• He spoke the Scotch accent strongly, though by no means so as to affect, even slightly, his intelligibility to an English ear. He had an odd mock solemnity of tone and manner, that he had acquired imperceptibly froin constantly thinking of and imitating Dr. Johnson ; whose own solemnity, nevertheless, far from mock, was the result of pensive rumination. There was also something slouching in the gait and dress of Mr. Boswell, that wore an air, ridiculously enough, of purporting to personify the same model. His clothes were always too large for him; his hair, or wig, was constantly in a state of negligence; and he never for a moment sat still or upright on a chair. Every look and movement displayed either intentional or involuntary imitation. Yet certainly it was not meant as caricature ; for his heart, almost even to idolatry, was in his reverence of Dr. Johnson.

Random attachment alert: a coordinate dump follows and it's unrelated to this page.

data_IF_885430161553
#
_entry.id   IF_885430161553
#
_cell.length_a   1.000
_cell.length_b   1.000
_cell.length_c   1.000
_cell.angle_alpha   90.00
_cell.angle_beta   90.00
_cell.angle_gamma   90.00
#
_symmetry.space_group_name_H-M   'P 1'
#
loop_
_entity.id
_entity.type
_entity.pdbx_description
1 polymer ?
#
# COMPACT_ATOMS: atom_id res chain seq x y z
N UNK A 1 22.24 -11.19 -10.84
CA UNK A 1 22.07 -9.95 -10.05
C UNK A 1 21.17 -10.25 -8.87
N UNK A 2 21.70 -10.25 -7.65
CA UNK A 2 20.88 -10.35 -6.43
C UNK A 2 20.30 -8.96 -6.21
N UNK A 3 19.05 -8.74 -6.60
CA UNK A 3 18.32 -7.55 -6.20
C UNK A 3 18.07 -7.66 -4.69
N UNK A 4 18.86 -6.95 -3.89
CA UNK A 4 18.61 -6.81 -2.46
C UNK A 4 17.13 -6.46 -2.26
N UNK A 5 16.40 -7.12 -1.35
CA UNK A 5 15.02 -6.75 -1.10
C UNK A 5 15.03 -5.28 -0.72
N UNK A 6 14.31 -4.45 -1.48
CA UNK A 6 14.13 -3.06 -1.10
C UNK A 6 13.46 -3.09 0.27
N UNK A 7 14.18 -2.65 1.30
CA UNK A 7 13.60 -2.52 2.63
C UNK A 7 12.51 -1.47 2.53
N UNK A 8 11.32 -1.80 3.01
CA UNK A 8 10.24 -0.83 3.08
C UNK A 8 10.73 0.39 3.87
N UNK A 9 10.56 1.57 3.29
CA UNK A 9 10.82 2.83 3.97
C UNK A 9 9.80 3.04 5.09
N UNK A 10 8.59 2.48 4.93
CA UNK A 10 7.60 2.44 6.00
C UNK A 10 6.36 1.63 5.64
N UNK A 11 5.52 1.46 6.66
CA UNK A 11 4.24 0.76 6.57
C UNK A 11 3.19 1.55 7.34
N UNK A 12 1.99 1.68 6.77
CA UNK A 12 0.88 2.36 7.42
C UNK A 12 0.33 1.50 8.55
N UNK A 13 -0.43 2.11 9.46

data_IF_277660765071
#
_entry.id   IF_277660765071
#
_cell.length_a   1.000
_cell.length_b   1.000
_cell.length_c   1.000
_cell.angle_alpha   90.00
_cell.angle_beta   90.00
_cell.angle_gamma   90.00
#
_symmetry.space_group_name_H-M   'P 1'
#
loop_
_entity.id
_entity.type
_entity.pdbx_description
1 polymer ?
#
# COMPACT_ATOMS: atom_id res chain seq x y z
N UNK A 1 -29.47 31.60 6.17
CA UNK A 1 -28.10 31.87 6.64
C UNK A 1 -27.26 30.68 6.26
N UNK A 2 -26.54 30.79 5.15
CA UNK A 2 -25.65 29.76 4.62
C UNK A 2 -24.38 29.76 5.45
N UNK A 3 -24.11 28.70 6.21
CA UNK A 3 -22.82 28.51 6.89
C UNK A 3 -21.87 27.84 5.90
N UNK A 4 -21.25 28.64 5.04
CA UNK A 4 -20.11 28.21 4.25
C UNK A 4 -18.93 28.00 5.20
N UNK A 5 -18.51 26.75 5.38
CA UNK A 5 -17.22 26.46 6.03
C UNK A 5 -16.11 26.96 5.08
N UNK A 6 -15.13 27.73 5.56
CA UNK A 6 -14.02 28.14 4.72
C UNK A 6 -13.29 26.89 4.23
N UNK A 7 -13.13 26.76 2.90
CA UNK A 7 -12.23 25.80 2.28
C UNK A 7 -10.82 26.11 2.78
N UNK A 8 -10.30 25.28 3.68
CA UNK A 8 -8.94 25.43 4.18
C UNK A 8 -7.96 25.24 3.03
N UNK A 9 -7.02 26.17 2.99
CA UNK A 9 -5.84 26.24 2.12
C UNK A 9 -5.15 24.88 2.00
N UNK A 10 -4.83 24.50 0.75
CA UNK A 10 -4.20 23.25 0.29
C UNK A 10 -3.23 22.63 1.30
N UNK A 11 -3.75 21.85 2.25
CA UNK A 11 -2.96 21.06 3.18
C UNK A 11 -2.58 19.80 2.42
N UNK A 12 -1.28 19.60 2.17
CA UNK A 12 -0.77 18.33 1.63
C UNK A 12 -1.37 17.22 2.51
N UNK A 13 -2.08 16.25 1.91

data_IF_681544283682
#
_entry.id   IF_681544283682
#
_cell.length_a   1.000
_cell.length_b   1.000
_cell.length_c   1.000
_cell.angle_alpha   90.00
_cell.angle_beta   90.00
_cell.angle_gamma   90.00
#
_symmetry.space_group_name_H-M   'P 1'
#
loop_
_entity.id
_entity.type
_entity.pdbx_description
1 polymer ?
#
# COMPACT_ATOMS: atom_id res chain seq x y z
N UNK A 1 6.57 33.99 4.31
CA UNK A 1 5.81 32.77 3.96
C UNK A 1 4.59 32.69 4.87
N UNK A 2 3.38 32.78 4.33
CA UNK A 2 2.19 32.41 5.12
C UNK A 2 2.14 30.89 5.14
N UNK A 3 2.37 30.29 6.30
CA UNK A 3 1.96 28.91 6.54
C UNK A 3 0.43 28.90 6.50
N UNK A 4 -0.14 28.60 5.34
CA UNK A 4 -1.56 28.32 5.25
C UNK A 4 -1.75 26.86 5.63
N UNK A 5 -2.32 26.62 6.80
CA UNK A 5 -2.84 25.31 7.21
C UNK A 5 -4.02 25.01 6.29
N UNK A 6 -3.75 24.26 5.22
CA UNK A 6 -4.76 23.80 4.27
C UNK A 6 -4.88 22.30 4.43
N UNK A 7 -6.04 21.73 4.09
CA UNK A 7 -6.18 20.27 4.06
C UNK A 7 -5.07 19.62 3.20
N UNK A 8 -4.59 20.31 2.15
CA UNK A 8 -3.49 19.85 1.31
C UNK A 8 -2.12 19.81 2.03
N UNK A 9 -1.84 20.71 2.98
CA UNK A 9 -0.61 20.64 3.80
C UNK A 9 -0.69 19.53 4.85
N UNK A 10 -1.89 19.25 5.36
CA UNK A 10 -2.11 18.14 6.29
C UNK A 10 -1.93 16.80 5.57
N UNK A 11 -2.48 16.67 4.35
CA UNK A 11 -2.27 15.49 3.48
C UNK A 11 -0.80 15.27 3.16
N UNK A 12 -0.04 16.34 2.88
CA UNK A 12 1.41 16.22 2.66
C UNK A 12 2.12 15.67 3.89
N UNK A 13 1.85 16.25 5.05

• Dr. Burney was often surprised that this kind of farcical similitude escaped the notice of the Doctor; but attributed his missing it to a high superiority over any such suspicion, as much as to his nearsightedness; for fully was Dr. Burney persuaded, that had any detection of such imitation taken place, Dr. Johnson, who generally treated Mr. Boswell as a school-boy, whom, without the smallest ceremony, he pardoned or rebuked, alternately, would so indignantly have been provoked, as to have instantaneously inflicted upon him some mark of his displeasure. And equally he was persuaded, that Mr. Boswell, however shocked and even inflamed at receiving it, would soon, from his deep veneration, have thought it justly incurred; and, after a day or two of pouting and sullenness, would have compromised the matter by one of his customary simple apologies, of “Pray, Sir, forgive me !"